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Wednesday, December 3, 1997 Published at 13:56 GMT



UK

Murder conviction quashed after 25 years
image: [ Andrew Evans leaving court:
Andrew Evans leaving court: "Today is the first step to a life beyond injustice."

A man convicted at the age of 17 of killing a schoolgirl has been freed after 25 years in jail.

Three judges at the Appeal Court in London ruled that the murder conviction of Andrew Evans was "unsafe". He was allowed to walk out of court immediately.

On the steps of the Law Courts in the Strand, his lawyers and family persuaded him to make a brief statement.

"This verdict means that my long nightmare is finally over," he said.

"For more than 25 years I have been held responsible for a crime I did not commit.

"I will always be in debt to those who fought to bring me justice, never doubting my innocence, and supporting me through some dark times.

"My family and myself can now begin to be together, and start to heal the wounds caused by my wrongful imprisonment."

The Lord Chief Justice, Lord Bingham, Mr Justice Jowitt and Mr Justice Douglas Brown allowed Mr Evans's appeal and quashed his murder conviction.

Low self-esteem

Mr Evans was convicted in 1973 of killing 14-year-old Judith Roberts, who was battered to death near her home in Tamworth, Staffordshire.


[ image: The victim: Judith Roberts was dragged from her bicycle]
The victim: Judith Roberts was dragged from her bicycle
Lord Justice Bingham said that in June 1972 Mr Evans was a soldier serving at Whittington Barracks just outside Lichfield, just a few miles away from where the schoolgirl's body was found.

"He had an unsuccessful childhood and adolescence, suffering from low self-esteem and a sense of failure. He had joined the Army ... in the hope of making a successful career and proving himself."

But he was discharged on medical grounds after suffering an asthma attack.

He filled in a routine form saying where he had been between 6pm and 10.30pm on June 7, the night before his discharge. He said he had stayed in the barracks and named three fellow soldiers who could verify that.

In October 1972 police called at his grandmother's house to ask him further questions because they had discovered that two of the soldiers had left the barracks before June 7 and they could not trace the third.

Fantasist

The following morning Mr Evans, who was taking a prescribed drug because of depression, told his grandmother that he was going to the police station because he wanted to see a photograph of the murdered girl.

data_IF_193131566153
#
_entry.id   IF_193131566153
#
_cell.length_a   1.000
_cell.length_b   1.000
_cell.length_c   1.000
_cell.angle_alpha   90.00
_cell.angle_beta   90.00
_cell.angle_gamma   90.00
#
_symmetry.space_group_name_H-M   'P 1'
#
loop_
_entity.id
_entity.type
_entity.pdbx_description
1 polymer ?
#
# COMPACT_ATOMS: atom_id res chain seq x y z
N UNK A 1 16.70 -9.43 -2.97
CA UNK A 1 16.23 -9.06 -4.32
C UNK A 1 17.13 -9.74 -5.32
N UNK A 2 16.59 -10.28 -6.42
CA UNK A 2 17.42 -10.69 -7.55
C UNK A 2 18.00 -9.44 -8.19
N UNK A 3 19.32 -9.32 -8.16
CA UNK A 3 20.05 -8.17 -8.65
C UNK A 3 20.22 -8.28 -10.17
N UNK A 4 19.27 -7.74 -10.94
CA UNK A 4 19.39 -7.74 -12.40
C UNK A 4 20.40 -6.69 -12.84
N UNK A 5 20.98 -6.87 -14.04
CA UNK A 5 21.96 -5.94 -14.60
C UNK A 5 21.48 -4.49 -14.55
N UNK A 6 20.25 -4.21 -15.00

[ image: Andrew Evans as he was then]
Andrew Evans as he was then
Lord Bingham said: "He went to Longton police station, shaking and stuttering, and said he kept dreaming about the girl."

Mr Evans told police he wanted to see a photograph of her and said: "I keep seeing a face. I want to see a picture of her. I wonder if I've done it."

Asked if he had ever been to Tamworth, he said: "I don't know. I don't know. I could have been. I forget where I have been."

Asked if he had murdered the girl he said: "This is it. I don't know. Show me a picture and I'll tell you if I've seen it."

During interviews, he described how he had dragged the victim off her bike and that they had rolled on the ground in the field.

He later made a signed statement under caution. Lord Bingham said: "In this he clearly implicated himself as the murderer. Many of the details in this statement accorded with the facts as then known or later established, but some did not."

Emotional breakdown

The fight to prove his innocence began in 1994, when he wrote to the campaigning organisation Justice. Its solicitor, Kate Akester, took up his cause.

During the appeal hearing, his counsel, Patrick O'Connor, said that the police for a long time treated Evans as a "fantasist" and the confessions, mounting in certainty as he was interviewed, were not to be treated as credible.

When questioned by police he was never offered a solicitor, was often not cautioned when he should have been, and despite his physical and emotional breakdown no doctor was called to see him.

If a solicitor and doctor had been called Evans would have been diagnosed as unfit to be interviewed and would never have made the confessions, he said.








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